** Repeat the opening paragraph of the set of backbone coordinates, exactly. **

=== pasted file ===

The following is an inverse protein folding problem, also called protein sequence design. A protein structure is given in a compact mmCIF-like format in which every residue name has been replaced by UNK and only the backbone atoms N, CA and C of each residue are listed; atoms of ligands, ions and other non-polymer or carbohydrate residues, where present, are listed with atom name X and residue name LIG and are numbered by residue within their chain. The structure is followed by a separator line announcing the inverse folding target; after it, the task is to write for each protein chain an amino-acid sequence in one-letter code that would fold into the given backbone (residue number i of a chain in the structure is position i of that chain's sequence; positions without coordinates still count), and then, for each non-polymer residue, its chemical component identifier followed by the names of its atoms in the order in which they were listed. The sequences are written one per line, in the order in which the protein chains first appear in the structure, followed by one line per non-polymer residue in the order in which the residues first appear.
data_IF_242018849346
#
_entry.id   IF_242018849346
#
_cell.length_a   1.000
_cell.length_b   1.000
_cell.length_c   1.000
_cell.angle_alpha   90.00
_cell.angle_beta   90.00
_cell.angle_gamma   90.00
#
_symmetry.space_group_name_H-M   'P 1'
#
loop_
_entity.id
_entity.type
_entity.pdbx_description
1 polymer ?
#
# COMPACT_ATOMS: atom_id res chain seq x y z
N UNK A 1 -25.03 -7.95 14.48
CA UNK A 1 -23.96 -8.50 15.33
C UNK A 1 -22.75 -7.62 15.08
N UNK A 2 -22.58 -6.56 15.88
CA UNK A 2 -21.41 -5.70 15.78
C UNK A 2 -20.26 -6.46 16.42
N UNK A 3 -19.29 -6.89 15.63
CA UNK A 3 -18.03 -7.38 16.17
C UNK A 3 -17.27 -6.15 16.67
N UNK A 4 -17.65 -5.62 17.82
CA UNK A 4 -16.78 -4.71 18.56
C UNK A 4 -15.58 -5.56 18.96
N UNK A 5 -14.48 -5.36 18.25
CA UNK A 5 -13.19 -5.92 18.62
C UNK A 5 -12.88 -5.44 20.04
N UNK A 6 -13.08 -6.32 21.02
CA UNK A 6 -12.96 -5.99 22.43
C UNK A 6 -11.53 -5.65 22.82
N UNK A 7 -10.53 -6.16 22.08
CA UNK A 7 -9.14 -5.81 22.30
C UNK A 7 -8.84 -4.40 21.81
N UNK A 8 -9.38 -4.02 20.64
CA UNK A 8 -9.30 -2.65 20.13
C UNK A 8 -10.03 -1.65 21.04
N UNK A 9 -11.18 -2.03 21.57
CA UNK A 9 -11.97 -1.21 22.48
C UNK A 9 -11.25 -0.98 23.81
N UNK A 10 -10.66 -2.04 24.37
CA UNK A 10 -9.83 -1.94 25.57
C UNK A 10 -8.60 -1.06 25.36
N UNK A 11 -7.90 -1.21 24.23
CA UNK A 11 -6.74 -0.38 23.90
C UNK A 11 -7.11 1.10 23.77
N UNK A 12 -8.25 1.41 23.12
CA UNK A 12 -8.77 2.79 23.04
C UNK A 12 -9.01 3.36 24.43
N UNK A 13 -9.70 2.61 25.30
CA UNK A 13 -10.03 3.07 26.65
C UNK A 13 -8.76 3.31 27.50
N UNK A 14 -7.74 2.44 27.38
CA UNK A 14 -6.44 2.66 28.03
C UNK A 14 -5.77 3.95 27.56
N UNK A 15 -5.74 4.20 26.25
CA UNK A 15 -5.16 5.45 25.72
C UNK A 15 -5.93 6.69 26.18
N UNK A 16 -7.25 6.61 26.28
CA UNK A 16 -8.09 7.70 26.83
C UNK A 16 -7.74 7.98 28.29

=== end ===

The following is an inverse protein folding problem, also called protein sequence design. A protein structure is given in a compact mmCIF-like format in which every residue name has been replaced by UNK and only the backbone atoms N, CA and C of each residue are listed; atoms of ligands, ions and other non-polymer or carbohydrate residues, where present, are listed with atom name X and residue name LIG and are numbered by residue within their chain. The structure is followed by a separator line announcing the inverse folding target; after it, the task is to write for each protein chain an amino-acid sequence in one-letter code that would fold into the given backbone (residue number i of a chain in the structure is position i of that chain's sequence; positions without coordinates still count), and then, for each non-polymer residue, its chemical component identifier followed by the names of its atoms in the order in which they were listed. The sequences are written one per line, in the order in which the protein chains first appear in the structure, followed by one line per non-polymer residue in the order in which the residues first appear.